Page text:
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Edward Hopper's Studio's Art Lesson

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I ran across this photo my wife Alice took of me during one of our earlier residencies in Edward Hopper's former painting studio in Truro, MA.  In the photo it was a windy and chilly morning. I was walking slowly with my heavy easel making my way up the narrow path that Edward and Jo Hopper had made to reach the shoreline far below their studio.
Hopper had been a key figure in inspiring my direction as a painter. I badly wanted to make a painting or drawing that resonated with the importance his legacy held for me. Despite that, in several attempts over my previous stays in his studio, I wasn't able to make what I felt was a significant piece. In the photo above, even with the overcast, I was feeling good as I'd finally discovered a point of view and an approach that did justice to the historic studio and its natural setting.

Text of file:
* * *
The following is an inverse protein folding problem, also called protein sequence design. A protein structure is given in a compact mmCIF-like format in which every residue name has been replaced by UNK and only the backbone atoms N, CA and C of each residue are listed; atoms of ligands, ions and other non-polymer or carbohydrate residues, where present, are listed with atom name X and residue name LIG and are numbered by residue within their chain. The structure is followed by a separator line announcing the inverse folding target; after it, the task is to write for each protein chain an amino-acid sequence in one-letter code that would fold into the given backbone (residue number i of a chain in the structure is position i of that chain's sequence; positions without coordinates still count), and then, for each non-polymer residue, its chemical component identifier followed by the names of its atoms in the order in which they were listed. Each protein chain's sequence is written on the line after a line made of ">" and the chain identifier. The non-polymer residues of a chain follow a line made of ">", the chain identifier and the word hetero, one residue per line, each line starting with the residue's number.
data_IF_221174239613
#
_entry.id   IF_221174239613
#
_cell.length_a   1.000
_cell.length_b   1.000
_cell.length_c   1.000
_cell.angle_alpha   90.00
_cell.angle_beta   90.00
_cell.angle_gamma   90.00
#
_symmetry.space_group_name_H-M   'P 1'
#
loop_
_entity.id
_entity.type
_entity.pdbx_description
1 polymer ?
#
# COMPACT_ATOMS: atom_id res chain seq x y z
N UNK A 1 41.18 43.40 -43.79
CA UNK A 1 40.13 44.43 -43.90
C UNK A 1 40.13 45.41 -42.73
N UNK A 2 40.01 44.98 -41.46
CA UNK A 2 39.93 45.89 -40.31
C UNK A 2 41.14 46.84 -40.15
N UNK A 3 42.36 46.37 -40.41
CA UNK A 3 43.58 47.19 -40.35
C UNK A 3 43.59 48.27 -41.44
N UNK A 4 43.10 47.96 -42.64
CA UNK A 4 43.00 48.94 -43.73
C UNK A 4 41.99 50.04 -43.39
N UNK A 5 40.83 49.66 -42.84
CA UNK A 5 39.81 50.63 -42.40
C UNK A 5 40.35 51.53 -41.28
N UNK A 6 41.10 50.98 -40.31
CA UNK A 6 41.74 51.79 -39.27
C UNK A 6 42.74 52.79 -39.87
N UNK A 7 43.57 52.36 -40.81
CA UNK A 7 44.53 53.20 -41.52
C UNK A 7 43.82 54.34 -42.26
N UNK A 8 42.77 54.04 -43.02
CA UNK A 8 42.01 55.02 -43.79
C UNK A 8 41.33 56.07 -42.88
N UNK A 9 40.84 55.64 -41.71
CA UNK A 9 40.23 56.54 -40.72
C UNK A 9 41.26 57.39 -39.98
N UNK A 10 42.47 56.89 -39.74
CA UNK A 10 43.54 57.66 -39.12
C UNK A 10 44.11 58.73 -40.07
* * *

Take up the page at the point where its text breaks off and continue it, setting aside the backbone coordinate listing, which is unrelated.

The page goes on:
Sometimes you just have to wait until the conditions, both internal and external, are right.

Two in--progress paintings in my studio. Left: Beneath the…

The Seven Secrets of Art (and a few more...)

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Philip Koch, The Roof, oil on canvas,  20 x 14 inches, Somerville Manning Gallery, Greenville, DE

Edward Hopper and Charles Burchfield are two painters who have exerted enormous helpful influence on my work. Hopper wrote almost nothing about art. Burchfield filled literally thousands of pages with his observations on painting. 
I guess I fall kind of in between those two. 
I am shortly going to be leaving teaching my final course at MICA and moving to being a full time painter, an exciting prospect. Below is a list of ideas I'm going to be giving my art students tomorrow. They're general advice distilled down to just bullet points. Some of them may just provoke more questions. But maybe that's the idea.